Comparison of Early and Conventional Soybean Production Systems for Yield and other Agronomic Traits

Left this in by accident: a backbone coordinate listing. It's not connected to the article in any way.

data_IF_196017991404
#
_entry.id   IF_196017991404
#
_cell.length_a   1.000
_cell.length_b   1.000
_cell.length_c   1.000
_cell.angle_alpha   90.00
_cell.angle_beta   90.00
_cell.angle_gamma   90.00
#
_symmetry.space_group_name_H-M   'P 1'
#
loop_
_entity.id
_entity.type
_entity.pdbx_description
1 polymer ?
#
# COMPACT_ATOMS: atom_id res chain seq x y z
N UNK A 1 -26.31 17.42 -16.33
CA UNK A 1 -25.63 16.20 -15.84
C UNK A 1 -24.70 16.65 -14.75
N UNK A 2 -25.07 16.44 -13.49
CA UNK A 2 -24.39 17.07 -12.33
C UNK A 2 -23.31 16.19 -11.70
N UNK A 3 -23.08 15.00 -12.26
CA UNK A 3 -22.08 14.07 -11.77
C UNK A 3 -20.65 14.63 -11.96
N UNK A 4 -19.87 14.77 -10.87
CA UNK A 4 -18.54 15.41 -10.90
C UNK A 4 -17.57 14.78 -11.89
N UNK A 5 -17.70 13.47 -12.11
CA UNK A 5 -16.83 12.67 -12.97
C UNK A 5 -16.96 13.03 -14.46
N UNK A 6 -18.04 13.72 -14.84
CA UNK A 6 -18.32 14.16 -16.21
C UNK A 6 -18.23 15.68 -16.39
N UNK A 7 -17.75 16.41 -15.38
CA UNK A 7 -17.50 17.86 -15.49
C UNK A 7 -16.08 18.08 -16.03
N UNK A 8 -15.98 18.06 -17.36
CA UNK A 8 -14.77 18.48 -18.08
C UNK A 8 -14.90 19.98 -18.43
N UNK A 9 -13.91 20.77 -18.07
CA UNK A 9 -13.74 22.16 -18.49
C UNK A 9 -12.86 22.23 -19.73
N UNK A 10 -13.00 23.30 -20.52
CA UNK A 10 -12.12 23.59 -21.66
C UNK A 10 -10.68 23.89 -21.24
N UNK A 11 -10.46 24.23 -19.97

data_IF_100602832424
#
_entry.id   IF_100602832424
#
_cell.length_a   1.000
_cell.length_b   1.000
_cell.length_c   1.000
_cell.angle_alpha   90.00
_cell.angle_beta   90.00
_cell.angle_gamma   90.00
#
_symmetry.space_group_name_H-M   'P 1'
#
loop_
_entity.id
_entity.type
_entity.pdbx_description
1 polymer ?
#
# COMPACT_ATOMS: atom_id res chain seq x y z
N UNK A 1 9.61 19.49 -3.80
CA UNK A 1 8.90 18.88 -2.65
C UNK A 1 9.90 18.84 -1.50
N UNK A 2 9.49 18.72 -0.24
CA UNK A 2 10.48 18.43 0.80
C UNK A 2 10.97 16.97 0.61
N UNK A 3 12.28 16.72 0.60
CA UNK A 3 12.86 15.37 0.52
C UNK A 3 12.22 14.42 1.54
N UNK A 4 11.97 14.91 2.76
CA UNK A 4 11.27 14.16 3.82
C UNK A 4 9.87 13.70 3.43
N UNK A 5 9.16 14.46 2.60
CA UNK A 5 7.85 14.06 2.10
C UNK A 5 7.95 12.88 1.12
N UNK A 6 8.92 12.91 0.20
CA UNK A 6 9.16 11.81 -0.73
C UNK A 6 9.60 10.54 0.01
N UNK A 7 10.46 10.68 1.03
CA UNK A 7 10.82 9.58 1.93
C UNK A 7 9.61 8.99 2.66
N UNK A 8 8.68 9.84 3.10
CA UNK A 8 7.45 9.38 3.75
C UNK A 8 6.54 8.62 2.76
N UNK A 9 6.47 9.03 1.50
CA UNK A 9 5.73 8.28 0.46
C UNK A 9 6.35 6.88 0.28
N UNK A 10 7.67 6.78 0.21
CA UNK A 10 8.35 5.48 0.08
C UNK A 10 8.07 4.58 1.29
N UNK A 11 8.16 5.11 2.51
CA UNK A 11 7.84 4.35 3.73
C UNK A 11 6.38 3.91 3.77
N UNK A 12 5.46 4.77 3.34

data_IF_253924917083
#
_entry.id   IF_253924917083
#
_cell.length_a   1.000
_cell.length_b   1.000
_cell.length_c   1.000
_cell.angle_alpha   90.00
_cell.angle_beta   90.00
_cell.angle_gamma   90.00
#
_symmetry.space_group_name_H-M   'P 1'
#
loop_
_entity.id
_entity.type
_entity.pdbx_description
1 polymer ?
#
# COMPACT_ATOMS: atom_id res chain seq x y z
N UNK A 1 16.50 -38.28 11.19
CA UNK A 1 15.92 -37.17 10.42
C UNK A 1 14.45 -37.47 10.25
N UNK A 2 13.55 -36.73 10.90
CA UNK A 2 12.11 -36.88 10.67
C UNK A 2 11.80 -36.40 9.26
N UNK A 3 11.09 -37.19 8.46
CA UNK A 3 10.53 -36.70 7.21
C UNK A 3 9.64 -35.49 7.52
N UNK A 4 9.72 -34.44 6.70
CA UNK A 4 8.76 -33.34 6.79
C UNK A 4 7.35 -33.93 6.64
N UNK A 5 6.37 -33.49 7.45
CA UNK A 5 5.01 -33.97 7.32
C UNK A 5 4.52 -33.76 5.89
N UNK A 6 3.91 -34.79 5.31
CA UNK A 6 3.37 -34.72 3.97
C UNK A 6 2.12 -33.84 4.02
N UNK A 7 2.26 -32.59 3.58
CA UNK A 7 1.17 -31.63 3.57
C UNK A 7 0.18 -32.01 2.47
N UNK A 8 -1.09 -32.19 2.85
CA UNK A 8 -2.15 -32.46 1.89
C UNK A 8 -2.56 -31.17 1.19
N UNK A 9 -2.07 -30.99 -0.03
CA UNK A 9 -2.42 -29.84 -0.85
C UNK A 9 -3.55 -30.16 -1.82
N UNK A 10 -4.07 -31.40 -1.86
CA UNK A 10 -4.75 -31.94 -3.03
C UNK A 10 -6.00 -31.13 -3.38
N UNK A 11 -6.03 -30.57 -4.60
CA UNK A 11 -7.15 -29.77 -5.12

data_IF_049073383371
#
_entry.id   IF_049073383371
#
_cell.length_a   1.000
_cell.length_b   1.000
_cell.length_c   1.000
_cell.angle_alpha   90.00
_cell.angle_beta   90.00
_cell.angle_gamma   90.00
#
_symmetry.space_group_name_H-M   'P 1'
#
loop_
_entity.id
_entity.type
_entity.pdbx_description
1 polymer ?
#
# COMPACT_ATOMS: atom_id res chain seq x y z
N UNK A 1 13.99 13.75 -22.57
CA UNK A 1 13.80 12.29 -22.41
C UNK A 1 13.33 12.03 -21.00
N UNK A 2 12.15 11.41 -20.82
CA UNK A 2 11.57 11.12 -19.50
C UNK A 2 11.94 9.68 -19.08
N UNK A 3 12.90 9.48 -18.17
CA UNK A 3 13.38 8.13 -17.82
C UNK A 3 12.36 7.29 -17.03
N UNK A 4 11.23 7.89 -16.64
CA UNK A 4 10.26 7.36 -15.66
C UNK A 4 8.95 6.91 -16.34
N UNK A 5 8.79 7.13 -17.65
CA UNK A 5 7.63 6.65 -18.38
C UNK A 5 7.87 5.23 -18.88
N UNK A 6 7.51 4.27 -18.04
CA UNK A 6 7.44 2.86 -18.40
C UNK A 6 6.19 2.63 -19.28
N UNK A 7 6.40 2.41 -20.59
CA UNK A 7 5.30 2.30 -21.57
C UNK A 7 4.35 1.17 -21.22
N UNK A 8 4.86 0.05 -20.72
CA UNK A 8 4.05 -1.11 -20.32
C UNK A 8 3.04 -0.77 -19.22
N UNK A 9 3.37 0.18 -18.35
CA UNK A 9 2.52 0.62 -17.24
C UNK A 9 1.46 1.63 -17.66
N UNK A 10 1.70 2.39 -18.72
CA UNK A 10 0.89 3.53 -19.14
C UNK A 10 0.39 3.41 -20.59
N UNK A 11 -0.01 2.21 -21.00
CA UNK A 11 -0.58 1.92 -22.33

The early soybean production system (ESPS) was reported to be beneficial for yield compared to the conventional soybean production system (CSPS) and is widely used in the Southern USA. The objective of this study was to compare yield, yield components, root traits, and shoot traits in ESPS (April planting) and CSPS (June planting) in NC Sandhills using a recombinant inbred line (RIL) population, ‘Hartwig’ by ‘Flyer’ (n=92). The population was grown in Spring Lake, NC in 2008 at a density of 16 seeds m-2. The traits measured were days to germination, days to flowering, plant height, seed weight, seed number, pod number, harvest index, root fresh weight, root dry weight, shoot fresh weight, shoot dry weight, maximum root length, and lateral root number. The survival rate ranged from 83.7 to 90.22% for ESPS; however, it was 21.74% for CSPS. Significant differences were observed for almost all traits measured in ESPS (April) compared to CSPS (June) apart from fresh root weight and lateral root number. An average increase in flowering time of 9 days was observed in CSPS compared to ESPS. On the other hand, several traits showed a significant mean decrease in CSPS compared to ESPS as plant height by 41.96%, seed weight by 74.7%, harvest index by 73.3%, pod number by 65.2%, and seed number by 64.9%. The means for root fresh weight, root dry weight, shoot fresh weight, shoot dry weight, maximum root length, and lateral root numbers are shown in Table 2 for both ESPS and CSPS. The results indicated an average decrease of 40.4% in root fresh weight, of 70.2% in root dry weight, of 68.1% in shoot fresh weight, of 80.1% in shoot dry weight, and of 83.3% in maximum root length in CSPS compared to ESPS. However, lateral root numbers increased by an average of 12.7% in CSPS compared to ESPS. Therefore, CSPS may not be appropriate for soybean at least in NC Sandhills.